The principle of Boolean logic lets you organize concepts together in sets. When searching computer databases, including keyword searching of the online catalog, these sets are controlled by use of Boolean operators OR, AND, and NOT.
But forget about libraries and computers for a moment and think about ice cream. Imagine all the possibilities a soft ice-cream machine could make if it offered chocolate, strawberry, and vanilla, and could mix together any and all combinations of those flavors. There are seven possible combinations of ice cream flavors available: each flavor by itself, three combinations of two flavors in a swirl, plus all three flavors mixed together.
In Boolean logic terms, a set that included any of these flavor combinations would be expressed:
strawberry OR vanilla OR chocolate.The Venn diagram for this combination would look like this:
In database searching OR expands a search by broadening the set. It is often used to combine synonyms or like concepts. If you were interested in searching an online database for information about teenagers, to be more comprehensive you might use the set:
adolescents OR adolescence OR teens OR teenagers OR young adults
This search statement would retrieve records that mention any of those terms. Think of OR as either or. The OR operator, however, doesn't have to group together synonyms. You could also search a database for "infants OR children OR adolescents."
If you don't wish to try every possible flavor combination the soft ice cream machine offers all at once, you can narrow your selection. You might want to choose an individual flavor or one combination of flavors. To order a swirl of all three flavors combined, chocolate, vanilla, and strawberry all must be included.
In terms of Boolean logic, a set that includes all of three elements would be expressed as:
strawberry AND vanilla AND chocolate.The Venn diagram for this combination would look like this:
In database searching AND narrows a search. It is often used for linking together different concepts. Searching a database with the search statement college students AND behavior would retrieve records only if both the phrase "college students" and the word "behavior" appear. Think of AND as only if also.
When you order ice cream, if you do NOT want chocolate, that would leave you with only three possibilities, strawberry by itself, vanilla by itself, or a swirl of strawberry and vanilla. In other words, you're subtracting a concept out of it. The resulting set would be
(strawberry OR vanilla ) NOT chocolateThe Venn diagram for this combination would look like this:
In database searching, NOT is used to get rid of an unwanted concept. If you were interested in studying college students but not high school students, you could create a set college students NOT high school.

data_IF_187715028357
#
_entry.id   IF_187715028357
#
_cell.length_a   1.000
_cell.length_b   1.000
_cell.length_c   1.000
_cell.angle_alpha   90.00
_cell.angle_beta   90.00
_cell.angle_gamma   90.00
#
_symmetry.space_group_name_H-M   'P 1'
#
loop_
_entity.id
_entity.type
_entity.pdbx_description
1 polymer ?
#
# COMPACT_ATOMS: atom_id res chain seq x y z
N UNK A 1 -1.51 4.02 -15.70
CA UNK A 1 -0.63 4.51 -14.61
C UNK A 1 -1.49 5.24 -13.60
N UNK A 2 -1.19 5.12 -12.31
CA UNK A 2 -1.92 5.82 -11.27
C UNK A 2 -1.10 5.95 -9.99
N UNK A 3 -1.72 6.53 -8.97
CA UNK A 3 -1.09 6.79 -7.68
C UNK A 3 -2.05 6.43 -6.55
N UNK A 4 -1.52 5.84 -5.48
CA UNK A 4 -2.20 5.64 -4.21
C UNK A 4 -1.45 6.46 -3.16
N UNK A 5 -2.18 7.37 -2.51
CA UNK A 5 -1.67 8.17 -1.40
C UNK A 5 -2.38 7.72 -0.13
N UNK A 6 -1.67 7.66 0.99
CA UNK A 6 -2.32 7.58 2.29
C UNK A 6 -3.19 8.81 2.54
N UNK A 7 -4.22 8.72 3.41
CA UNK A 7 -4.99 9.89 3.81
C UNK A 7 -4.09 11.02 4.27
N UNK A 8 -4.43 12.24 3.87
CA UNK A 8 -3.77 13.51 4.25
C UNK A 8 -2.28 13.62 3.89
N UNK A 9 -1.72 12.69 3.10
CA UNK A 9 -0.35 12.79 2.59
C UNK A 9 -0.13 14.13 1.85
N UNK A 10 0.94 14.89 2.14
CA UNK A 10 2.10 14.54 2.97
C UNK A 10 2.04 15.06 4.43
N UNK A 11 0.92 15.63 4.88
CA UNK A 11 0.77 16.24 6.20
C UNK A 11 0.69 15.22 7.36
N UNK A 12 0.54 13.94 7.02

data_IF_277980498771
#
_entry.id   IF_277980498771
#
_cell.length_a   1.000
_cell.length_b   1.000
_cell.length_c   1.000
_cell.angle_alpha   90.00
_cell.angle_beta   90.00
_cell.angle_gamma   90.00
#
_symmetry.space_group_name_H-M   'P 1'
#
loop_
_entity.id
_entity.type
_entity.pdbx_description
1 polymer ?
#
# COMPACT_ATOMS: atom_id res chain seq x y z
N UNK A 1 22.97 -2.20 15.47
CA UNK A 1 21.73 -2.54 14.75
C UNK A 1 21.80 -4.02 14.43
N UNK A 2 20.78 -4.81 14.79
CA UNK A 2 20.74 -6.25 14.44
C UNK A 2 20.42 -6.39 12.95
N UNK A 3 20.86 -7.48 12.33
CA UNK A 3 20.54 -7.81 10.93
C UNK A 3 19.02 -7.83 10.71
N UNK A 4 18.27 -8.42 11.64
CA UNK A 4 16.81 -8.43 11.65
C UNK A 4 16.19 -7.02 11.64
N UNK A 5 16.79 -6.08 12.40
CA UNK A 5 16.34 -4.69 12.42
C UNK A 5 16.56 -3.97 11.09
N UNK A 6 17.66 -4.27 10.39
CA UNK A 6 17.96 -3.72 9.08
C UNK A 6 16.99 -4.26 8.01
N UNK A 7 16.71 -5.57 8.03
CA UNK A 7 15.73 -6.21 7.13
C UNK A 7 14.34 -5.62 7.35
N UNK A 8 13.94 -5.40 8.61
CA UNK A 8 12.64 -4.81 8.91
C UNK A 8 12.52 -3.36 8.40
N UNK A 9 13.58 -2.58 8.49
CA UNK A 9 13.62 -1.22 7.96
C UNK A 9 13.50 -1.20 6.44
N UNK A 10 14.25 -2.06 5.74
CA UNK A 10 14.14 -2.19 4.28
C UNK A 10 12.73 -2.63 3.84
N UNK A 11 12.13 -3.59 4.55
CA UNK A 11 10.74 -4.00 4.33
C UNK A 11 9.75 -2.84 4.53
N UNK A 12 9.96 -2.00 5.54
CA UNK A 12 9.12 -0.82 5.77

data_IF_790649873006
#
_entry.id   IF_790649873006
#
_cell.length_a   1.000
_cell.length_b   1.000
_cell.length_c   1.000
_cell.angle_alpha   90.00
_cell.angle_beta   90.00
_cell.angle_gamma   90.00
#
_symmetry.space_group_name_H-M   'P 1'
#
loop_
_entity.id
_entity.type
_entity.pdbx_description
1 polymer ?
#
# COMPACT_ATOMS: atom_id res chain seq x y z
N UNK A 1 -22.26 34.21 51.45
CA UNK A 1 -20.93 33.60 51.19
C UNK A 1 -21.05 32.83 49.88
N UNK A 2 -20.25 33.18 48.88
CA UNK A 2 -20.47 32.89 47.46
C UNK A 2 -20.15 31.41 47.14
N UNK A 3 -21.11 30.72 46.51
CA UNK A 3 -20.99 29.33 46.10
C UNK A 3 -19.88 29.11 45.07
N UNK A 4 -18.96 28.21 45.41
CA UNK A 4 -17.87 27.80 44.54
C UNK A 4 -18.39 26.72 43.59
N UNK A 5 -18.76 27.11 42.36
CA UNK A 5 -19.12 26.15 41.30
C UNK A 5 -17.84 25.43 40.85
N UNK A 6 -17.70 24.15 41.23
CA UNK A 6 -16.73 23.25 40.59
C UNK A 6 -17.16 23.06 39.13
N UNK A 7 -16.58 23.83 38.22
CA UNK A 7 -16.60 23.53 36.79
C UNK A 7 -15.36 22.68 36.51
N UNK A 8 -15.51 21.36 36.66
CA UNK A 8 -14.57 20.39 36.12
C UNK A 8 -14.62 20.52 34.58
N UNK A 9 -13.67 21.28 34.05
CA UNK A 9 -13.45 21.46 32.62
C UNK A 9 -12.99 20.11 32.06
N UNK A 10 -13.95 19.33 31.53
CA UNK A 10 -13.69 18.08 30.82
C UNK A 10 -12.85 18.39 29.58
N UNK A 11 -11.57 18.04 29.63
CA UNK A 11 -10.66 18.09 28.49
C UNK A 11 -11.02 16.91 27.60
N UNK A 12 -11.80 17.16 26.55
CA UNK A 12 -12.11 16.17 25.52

Keep in mind that NOT should be used sparingly, perhaps not at all, since it often brings about unintended results. If you were interested in research on college students but not on research of high school students, you could add the concept NOT high school to your search statement. That would eliminate many records that are only about high school students, but it would also eliminate records that deal with both college students and high school students, such as this one: "College students are better prepared than students in boarding high schools to deal with the challenges of living away from home."
You can combine sets in a variety of ways using the different combinations of Boolean operators. When writing out the sets, parentheses are important because they keep the logic straight. In the grouping (high school students OR college students) AND (behavior OR motivation) AND (drugs OR alcohol) the parenthesis around first set tells the database to create a final set of records that may include either of the phrases high school students OR college students, but only when the records also include either of the words behavior OR motivation plus only if in addition either of the words drugs OR alcohol appear.
BEYOND BOOLEAN (TRUNCATION AND WILD CARDS)
In addition to using Boolean operators, for good searches, it may be necessary to use truncation and wildcard characters to expand or control searches.
Truncation is a searchable shortened form of a word. This means you can take short cuts. Instead of writing out adolescents OR adolescence, you can use the truncated term adolescen*. Unfortunately, databases are not consistent with truncation symbols, so in one you might have to use adolescen*, but in another adolescen?, and in yet another, just adolescen (if truncation is automatic). Many databases are smart enough to pick up regular plurals without adding truncation, such as school retrieving both school and schools, but not all do, and they would be even less likely to be designed so that child would retrieve both child and children, without also retrieving childbirth, childhood, and childishness.
Wild card characters are useful because of alternate spellings and other quirks in the English language. Just as British and Canadian ice cream comes in flavours, not flavors, a British or Canadian study of college students may use the term behaviour, instead of behavior. Searching with a wild card can help. With the term behavio?r, both behaviour and behavior may be searched together. The most common use of wild cards is because of women. Wom*n should pick up both women and woman. Once again, because databases are not consistent with the characters they use, as the examples indicate, you will have to use different wildcard characters in different databases. It is best to check the help screens to see the exact symbols and rules.